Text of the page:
Matthew L. Skinner is Associate Professor of New Testament at Luther Seminary in Saint Paul, MN, and a contributing editor to ON Scripture—The Bible.
by Imam Abdul Malik Mujahid
from Huffington Post
The first time I visited the offices of the Council for a Parliament of the World’s Religions, I noticed Apple’s Macs all over the place. “Some people are trying to change the world!” I thought to myself. Here were individuals committed to engaging otherwise warring religious groups for the common good — a revolutionary idea indeed. It was just those types of “crazies” who embraced Macintosh early on. I was one of them.
It was an Apple publicity campaign that included images of Einstein, Gandhi, Jim Henson and Muhammad Ali all stating: “Only those who are so crazy as to think they can change the world can truly change the world.”
Steve, born Abdul Lateef Jandali, was the son of Abdul Fattah John Jandali, a Syrian Muslim, and Joanne Schieble, an American Christian mother whose conservative father refused to let them get married. So Steve was given up for adoption. As a school dropout, sometimes, the only full meal he had was at a Hari Krishna langar. Later he converted to Buddhism. And many wonder why he would walk around without shoes at 1 Infinite Loop, Cupertino, CA.
In the United States, where diversity is becoming as American as apple pie, Steve Jobs’ story must be inspiring to all who believe in our nation’s future and its contribution to humanity. While our country was going downhill because of wars and the economy, Apple was rising to become the number one company in the world, giving clues to America of what needs to be done to turn things around for all of us.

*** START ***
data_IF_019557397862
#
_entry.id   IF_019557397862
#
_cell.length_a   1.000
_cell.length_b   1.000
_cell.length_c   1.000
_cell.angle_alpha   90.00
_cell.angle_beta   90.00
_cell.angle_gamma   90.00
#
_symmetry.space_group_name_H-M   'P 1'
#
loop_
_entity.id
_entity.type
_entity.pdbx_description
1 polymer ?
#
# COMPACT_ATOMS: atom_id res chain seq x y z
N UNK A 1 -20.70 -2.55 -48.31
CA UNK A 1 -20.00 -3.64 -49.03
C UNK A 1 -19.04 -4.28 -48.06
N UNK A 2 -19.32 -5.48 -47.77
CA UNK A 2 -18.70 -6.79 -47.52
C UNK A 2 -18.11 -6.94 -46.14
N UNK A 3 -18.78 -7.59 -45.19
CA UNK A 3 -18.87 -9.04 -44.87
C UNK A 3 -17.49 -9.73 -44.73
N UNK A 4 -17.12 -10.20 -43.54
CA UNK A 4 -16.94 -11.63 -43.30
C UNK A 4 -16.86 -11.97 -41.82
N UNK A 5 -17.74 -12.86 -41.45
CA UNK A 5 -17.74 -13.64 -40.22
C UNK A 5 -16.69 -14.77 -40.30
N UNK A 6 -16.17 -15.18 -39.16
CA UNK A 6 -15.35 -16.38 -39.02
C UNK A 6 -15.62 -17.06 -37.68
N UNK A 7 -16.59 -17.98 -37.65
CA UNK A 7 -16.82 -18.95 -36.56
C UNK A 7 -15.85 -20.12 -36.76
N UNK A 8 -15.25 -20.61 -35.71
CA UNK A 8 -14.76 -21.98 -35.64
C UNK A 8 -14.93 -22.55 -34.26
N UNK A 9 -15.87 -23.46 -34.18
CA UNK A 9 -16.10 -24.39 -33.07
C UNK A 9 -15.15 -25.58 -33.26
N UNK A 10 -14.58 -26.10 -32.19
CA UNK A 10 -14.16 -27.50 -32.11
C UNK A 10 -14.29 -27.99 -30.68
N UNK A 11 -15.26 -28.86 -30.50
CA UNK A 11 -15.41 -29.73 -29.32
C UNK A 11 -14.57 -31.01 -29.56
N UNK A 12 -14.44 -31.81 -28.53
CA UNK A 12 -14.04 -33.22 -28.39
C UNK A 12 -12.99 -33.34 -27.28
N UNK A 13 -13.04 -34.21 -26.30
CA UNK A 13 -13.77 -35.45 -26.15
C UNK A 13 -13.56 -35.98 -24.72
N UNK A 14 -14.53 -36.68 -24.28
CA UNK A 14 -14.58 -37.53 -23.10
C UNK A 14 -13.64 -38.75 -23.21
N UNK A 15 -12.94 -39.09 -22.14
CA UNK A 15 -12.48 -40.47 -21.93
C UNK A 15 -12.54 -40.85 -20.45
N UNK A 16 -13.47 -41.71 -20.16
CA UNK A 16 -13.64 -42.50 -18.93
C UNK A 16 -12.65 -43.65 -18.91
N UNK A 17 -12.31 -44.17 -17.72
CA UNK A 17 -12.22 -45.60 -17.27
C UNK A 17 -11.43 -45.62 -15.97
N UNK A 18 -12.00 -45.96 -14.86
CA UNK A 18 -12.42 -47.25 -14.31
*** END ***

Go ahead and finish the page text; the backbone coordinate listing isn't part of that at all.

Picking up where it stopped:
by Rev. Dr. C. Welton Gaddy and Akbar Ahmed
from Huffington Post
Amid a surging fear of Muslims — Islamophobia — in our nation, it is time for all of us to improve our understanding of Islam and our relationships with Muslims — if not because it is right to do this morally, then because it is in our best interests nationally.
The fact is that we live in a world alongside one and a half billion Muslims, and regardless of the desire of some on the fringes of society, our Muslim neighbors are not going anywhere. A failure to understand this population and its religion is bad enough. Choosing to intentionally demonize those who follow this religion and provoke the anger of the Muslim people qualifies not just as insensibility but insanity.
by Janaan Hashim
While wrapping up our one-week visit to Israel and Palestine, human nature’s ugly face left its mark in a house of worship. Not associated with the Nobel Women’s Initiative, a sister delegate and I embarked on our own to offer our support in the small village of Beit Fajjar in Palestine.
The mosque was, indeed, torched and Qurans were visibly set aflame. The carpet was some sort of man-made material and so the flames only went as far at the accelerant that caught fire. Make no mistake, the heat was so intense that the tiles on the pillars weakened their adhesive and they fell off, landing in a mess on the charred floor. The soot was thick and provided a clear layer on the walls and ceiling; kids wrote in it Islamic phrases in Arabic, such as “Allah” and “Muhammad.” I didn’t read anything derogatory against the assailants, though clearly the opportunity was there.
Who would do this? What was their aim? Why damage a house of worship?
The offenders were nearby Israeli settlers. They left their mark above the front entrance, spray painting “Price Tag” above the door. This is the price that the Muslims, living in the Occupied Territories, are paying.